Is it Safe to Backfeed a Generator?

A generator can be a life-saving device during an extended power outage in your home.  It can be a hassle to run extension cords from outside, where the generator should be located, to the needed appliances.  This means running long extension cords through doors or windows, which could result in wind, rain, or snow entering your home. Going this route means outdoor extension cords should be protected from bad weather.  It could also be a way for critters or people to enter, thus posing a safety hazard.

There may be an easier, safer way to provide power via a power transfer system.  This must be done by a certified electrician, but it can save time and frustration in a time of need.  It is called backfeeding.

Backfeeding is a means of supplying power through the main electrical panel to your home.  When the main power is disrupted coming into the home from your electrical service, the generator can be connected via a transfer switch to send power through the electrical panel.  This allows power to the circuits needed to comfort and survival:  furnace, a/c, refrigerator/freezer, stove, and lights, for example.

It is crucial that you never attempt to backfeed power unless the main breaker(s) is turned off.  Power from the generator is feeding back into the electrical box and out to the power lines.  Without turning off the main breaker(s) you can cause a lineman to be electrocuted while attempting to repair damaged lines.  It can also cause a fire. 

Safety should be your primary concern in connecting the generator to your home’s electrical panel.  Therefore, a certified electrician should be consulted and hired to place the circuit breaker, transfer switch, and power inlet box in your home to provide the power transfer system.  Note that backfeeding falls under your area’s electrical codes and only a local certified professional will know your specific codes.

You must remember to turn off the main breaker(s) before turning the transfer switch to generator use.  Most transfer switches are manual; however, an automatic switch can also be installed.  There is a safety device that can be installed inside the electrical panel that will make sure the main breaker(s) is off.  It is called an “interlock”.  This device is installed at the main breaker with the circuit to the transfer switch just below.  It will not allow the transfer switch to be turned on unless the main breaker is turned off.  The video below shows how the interlock is used.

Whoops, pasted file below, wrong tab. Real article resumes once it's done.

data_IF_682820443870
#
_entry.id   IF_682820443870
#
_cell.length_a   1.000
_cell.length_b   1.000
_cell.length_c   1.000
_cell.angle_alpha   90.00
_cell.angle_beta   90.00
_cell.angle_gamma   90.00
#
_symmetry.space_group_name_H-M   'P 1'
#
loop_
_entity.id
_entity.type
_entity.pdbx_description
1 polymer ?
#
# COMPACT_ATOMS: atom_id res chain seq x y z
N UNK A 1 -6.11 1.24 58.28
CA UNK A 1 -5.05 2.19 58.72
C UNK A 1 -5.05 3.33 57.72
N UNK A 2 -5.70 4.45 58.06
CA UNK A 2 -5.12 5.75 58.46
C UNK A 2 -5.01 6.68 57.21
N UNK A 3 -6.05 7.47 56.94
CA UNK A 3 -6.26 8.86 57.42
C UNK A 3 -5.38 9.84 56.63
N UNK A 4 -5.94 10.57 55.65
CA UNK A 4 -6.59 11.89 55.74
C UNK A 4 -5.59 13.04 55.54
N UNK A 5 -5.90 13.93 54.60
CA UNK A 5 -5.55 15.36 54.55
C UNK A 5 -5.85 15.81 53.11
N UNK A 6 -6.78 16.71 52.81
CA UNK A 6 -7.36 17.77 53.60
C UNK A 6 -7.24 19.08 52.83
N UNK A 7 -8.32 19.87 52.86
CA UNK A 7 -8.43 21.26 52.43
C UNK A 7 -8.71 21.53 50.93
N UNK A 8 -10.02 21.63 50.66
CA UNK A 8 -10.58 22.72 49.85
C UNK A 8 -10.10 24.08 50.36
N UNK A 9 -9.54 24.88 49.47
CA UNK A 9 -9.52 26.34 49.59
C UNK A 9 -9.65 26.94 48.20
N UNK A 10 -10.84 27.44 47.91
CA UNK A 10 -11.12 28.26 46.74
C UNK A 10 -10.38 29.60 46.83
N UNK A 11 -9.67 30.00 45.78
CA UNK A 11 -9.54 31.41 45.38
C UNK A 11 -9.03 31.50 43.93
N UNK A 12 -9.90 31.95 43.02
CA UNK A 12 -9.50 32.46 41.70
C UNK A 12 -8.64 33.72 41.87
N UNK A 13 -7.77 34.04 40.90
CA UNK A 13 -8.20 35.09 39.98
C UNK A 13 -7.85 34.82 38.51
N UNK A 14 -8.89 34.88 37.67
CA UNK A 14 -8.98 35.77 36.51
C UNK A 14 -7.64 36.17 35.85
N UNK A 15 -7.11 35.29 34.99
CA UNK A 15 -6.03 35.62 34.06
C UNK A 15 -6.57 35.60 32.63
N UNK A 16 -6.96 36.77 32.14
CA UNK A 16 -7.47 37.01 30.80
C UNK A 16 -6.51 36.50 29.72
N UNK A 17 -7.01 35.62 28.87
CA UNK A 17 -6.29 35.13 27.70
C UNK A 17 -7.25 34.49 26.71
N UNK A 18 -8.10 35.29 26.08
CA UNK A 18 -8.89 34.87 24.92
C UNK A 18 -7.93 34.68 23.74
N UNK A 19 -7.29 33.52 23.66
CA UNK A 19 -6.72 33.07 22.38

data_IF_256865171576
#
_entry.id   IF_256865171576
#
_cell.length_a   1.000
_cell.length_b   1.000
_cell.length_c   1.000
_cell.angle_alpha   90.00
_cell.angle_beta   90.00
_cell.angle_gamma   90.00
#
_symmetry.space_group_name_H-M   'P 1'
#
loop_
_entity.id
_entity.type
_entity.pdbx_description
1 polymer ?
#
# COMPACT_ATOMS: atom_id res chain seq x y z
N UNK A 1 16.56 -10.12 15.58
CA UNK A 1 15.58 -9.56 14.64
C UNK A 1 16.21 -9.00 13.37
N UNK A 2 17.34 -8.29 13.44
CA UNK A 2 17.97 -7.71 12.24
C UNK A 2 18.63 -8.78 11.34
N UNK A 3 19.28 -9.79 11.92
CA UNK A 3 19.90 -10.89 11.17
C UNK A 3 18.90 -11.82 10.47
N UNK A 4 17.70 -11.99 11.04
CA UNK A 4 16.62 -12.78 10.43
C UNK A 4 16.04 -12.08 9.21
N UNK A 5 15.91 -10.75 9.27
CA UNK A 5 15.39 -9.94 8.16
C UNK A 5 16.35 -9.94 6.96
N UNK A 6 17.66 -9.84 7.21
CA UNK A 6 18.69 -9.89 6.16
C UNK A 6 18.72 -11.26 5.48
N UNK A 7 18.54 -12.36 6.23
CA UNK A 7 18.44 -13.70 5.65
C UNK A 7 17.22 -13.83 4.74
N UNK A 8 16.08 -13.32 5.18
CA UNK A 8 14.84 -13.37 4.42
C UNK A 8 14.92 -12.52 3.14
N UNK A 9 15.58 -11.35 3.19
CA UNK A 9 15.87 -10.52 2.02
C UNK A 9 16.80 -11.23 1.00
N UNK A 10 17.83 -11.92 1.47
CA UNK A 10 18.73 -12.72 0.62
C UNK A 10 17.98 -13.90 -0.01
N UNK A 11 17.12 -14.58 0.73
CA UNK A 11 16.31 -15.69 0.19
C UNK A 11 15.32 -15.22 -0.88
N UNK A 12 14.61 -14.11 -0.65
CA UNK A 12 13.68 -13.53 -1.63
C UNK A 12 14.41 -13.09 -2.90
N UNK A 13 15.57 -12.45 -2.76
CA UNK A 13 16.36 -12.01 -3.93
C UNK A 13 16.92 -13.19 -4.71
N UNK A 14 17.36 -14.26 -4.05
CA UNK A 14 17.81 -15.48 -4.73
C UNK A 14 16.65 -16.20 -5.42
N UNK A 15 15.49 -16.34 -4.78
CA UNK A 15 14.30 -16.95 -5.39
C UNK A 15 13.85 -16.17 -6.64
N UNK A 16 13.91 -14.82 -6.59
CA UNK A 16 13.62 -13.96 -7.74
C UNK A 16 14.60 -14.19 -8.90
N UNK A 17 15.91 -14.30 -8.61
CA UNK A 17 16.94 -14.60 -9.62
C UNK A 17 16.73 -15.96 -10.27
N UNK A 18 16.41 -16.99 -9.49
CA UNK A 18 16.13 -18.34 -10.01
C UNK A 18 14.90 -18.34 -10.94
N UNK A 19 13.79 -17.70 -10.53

Backfeeding your generator through your existing home’s electrical panel! Using an Interlock! 

Guidelines for using your generator to backfeed into your home need to be followed carefully.  Consult your generator manual for instructions as well as following the steps provided by your electrician.

Your generator should have enough wattage to power the needed circuits in your home.  Generally, a 5000-watt generator will power up to six circuits.  If you turn on more circuits than your generator can power, a fuse/breaker will blow (shut-off), which protects your generator from damage.  Only turn on the circuits that are necessary for comfort and survival and stay within the power output of your generator.

The generator should be a minimum of 10 foot away from your home.  This is a safety precaution to prevent exhaust fumes or potential fire from the generator.

A power cord, called a gen-cord or stinger cable, is connected to the generator and then to the outdoor power receptacle, which your electrician will have installed as part of the power transfer system.  This cord will be of commercial grade and have two male ends.  Depending on the output in amps of your generator, the plugs will be either 30-amp or 50-amp.

So how does a transfer switch work? The transfer switch is installed on the outside of the electrical panel.  Wiring to the outside of the home and the outdoor power receptacle is connected to the transfer switch.  If you are not using an interlock device on your electrical panel, the following steps are generally used for a manual transfer to generator power.

  1. Turn off all the circuits in the transfer switch